The World is Flat, Thomas L. Friedman‘s book about globalization in the 21st century, keeps popping up on my radar and triggering ideas. (See my previous posts: A New Business Model and Versatilists.) Last night, my Project Management professor treated us to a slide show about the book and today I read an interview entitled Wake Up and Face the Flat Earth: Thomas L. Friedman that Nayan Chanda, editor of YaleGlobal Online magazine did with Friedman in 2005. In the interview, Friedman says:

Well, let’s start with, what is the mix of assets you need to thrive in a flat world? Money, jobs, and opportunity in the flat world will go to the countries with the best infrastructure, the best education system that produces the most educated work force, the most investor-friendly laws, and the best environment. You put those four things together: quality of environment that attracts knowledgeable people, investment laws that encourage entrepreneurship, education, and infrastructure. So that’s really where, in a flat world, the money is going to go.

Friedman is talking about countries in this paragraph – what countries must do to be competitive in the flattened world of the 21st century. But suppose we translate the four points in this quote from the country level to a single firm. How can any one company incorporate Friedman’s ideas to ensure its own competitive position in the flat world? Here are my thoughts:

1. Quality of Environment: Firms need to make their companies great places to work. Several things contribute: comfortable and usable workspaces, good employee benefits, and positive organizational cultures. For example, employees are more productive when they have control over their working conditions – lighting levels, air temperature, noise level, furniture fit, etc. Including benefits such as health insurance in employees compensation packages attracts higher-quality employees and increases existing employees’ feeling of security. A culture that values intelligence, ideas, and collaboration generally achieves greater success than one that is based on power plays and inflexible ways of doing things.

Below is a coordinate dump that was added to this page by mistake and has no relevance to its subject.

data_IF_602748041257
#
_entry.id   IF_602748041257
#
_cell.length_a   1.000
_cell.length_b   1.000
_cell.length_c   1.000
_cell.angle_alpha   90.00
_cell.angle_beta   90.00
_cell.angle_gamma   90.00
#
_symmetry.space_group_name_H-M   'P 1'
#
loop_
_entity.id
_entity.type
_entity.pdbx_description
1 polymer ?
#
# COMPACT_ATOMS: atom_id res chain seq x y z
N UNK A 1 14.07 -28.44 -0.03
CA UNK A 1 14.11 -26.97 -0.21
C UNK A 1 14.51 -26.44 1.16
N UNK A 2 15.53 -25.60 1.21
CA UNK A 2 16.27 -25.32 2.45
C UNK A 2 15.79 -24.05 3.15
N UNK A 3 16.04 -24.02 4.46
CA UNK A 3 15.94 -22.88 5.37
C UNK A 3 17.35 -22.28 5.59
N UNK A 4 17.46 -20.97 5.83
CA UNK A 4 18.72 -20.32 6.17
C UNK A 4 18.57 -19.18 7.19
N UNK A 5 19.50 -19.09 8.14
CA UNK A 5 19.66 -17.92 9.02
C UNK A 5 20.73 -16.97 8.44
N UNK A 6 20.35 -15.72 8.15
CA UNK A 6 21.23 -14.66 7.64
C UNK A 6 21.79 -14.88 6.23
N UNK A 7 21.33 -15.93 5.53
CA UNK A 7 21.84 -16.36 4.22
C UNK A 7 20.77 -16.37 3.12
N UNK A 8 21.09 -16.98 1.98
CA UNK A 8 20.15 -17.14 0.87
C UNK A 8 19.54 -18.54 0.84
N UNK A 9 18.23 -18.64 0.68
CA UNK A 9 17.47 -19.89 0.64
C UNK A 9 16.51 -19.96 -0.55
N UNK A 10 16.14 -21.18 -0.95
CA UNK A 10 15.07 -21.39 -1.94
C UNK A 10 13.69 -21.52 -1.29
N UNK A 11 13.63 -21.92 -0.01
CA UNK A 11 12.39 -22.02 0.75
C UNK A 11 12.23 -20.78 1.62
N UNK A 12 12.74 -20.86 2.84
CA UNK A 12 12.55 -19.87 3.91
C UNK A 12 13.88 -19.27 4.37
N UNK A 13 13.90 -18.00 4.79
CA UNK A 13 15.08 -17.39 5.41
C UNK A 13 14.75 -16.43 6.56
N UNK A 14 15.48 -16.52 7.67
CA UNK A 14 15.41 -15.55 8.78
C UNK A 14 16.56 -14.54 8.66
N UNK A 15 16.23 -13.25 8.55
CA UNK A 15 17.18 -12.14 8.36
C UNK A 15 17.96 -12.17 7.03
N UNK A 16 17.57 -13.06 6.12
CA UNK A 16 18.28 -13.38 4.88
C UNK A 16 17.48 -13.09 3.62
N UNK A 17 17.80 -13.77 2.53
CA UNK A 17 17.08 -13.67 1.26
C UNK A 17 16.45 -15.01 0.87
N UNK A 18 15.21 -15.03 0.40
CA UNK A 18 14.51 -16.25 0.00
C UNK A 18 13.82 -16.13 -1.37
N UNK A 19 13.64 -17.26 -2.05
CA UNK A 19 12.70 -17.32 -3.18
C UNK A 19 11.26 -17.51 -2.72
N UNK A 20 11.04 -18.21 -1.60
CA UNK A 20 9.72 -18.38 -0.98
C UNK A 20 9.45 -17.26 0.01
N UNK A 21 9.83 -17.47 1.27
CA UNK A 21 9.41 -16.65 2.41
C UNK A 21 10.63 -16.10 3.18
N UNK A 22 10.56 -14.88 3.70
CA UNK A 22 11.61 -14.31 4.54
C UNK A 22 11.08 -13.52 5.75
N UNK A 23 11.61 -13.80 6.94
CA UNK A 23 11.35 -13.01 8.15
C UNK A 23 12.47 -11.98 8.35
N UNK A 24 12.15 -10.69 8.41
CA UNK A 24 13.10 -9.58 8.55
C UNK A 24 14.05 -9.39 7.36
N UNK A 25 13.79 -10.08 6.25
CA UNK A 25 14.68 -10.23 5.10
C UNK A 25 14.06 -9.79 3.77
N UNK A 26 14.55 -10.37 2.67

2. Entrepreneurship: Firms need to encourage internal entrepreneurship by encouraging innovation, creativity, and risk taking and tolerating the mistakes that go along with exploration of new ideas.

3. Education: Firms must provide their employees with opportunities to learn new things by having in-house seminars, supporting continuing education efforts, or simply working learning time into weekly schedules.

4. Infrastructure: Firms will need to explore new types of partnerships with other companies, both local and global, to ensure that they can provide the best product or service to their customers. In-house, employees must be given the proper tools to do their jobs, be it computers that contain the right software, communication tools, or the physical tools needed to do the job.

In most cases, transitioning into the new flat world will require an initial expenditure of time and money and perhaps some radical and difficult revamping of organizational thinking. But, just as countries that fail to adjust will loose their competitive position in the world political and economic arena, firms that neglect or refuse to change will find themselves left behind in their marketplaces. Design firms are not exempt.